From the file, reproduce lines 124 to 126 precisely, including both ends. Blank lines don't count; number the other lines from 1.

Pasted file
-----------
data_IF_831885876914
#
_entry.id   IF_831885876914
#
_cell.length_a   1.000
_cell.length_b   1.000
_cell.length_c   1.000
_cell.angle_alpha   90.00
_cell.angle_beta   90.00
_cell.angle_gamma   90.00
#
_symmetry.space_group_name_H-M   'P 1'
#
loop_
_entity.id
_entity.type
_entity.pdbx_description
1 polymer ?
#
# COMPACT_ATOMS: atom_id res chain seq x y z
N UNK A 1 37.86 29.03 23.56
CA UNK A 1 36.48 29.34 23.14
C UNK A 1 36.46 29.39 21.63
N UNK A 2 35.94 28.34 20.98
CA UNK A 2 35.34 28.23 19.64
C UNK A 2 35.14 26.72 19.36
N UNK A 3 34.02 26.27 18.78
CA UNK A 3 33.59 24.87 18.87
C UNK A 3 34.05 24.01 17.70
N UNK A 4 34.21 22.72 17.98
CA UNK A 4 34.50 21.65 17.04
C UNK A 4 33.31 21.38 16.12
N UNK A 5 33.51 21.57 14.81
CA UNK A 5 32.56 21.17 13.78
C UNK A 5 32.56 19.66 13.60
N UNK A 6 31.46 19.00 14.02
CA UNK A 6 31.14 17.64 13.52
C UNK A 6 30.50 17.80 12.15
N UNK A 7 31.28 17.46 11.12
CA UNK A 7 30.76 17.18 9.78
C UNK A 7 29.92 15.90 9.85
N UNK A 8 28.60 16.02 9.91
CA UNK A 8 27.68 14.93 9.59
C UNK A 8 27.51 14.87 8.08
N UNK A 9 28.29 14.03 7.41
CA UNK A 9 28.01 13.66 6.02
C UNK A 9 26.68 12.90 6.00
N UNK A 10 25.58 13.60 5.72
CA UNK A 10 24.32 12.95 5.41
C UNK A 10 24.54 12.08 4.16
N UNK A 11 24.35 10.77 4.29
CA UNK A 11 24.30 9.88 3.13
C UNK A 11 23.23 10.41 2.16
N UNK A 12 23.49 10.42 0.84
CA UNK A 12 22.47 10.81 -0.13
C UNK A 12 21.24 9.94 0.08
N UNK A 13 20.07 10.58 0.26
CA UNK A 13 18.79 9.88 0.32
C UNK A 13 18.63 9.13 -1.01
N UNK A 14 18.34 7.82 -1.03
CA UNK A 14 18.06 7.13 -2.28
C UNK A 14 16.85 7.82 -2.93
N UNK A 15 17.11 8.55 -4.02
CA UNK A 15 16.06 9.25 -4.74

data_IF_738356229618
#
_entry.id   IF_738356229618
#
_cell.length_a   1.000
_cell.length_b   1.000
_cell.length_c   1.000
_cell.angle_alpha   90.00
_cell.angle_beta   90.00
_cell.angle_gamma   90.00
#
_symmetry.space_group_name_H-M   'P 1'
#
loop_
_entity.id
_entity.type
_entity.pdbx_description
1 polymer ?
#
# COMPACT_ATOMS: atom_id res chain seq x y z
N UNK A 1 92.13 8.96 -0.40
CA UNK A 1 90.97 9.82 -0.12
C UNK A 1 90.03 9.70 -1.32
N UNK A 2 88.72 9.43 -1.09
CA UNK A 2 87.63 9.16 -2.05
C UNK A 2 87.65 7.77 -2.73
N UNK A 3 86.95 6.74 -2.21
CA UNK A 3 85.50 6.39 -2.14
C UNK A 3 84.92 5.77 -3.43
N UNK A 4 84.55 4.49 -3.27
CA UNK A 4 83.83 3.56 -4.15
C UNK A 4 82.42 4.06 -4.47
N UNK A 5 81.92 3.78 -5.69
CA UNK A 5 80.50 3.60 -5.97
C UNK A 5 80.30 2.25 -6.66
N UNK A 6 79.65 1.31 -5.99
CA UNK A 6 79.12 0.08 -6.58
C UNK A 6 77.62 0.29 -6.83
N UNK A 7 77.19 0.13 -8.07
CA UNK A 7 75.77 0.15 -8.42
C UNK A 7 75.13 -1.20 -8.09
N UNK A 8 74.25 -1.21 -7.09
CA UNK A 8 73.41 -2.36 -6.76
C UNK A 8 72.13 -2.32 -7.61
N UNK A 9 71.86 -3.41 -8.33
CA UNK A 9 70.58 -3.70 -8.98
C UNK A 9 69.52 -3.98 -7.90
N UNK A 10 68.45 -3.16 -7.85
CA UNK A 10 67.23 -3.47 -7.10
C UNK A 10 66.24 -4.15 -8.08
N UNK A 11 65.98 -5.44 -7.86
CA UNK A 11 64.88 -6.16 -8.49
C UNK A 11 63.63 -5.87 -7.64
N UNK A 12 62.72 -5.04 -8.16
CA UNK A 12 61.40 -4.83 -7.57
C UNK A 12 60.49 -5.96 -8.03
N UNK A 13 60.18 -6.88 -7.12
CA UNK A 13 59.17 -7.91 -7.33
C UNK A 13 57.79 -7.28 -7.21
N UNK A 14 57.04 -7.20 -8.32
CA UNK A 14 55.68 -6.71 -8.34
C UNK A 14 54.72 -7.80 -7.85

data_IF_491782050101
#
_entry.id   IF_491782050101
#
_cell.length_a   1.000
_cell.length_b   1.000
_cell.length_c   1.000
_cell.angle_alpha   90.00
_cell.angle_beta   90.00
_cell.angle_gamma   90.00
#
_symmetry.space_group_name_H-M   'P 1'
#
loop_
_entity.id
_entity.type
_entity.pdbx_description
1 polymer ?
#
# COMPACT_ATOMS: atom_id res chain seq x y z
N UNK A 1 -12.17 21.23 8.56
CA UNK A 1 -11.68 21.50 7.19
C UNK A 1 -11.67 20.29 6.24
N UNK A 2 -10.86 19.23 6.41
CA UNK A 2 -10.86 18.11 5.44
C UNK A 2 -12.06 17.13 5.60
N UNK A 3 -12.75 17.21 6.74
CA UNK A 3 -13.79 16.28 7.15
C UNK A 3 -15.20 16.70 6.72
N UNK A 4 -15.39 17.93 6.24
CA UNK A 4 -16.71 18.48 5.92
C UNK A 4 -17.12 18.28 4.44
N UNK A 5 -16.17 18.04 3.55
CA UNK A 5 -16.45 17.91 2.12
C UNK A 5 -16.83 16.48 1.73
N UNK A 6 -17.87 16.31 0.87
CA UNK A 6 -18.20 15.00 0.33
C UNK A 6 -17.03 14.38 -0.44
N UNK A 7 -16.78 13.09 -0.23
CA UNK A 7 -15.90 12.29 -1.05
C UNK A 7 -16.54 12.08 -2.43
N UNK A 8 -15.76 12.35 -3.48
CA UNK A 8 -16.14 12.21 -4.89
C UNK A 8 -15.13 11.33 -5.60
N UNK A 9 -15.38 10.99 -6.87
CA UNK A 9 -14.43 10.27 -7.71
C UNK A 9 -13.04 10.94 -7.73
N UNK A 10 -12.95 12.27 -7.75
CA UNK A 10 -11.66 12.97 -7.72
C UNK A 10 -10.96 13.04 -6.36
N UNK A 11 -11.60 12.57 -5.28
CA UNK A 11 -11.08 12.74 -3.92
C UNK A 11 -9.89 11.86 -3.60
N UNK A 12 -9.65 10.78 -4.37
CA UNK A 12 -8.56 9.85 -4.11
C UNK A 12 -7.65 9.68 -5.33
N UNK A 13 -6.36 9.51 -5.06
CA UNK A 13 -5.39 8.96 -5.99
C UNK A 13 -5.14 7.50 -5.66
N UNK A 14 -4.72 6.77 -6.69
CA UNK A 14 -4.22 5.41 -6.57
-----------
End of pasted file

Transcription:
N UNK A 14 57.04 -7.20 -8.32
CA UNK A 14 55.68 -6.71 -8.34
C UNK A 14 54.72 -7.80 -7.85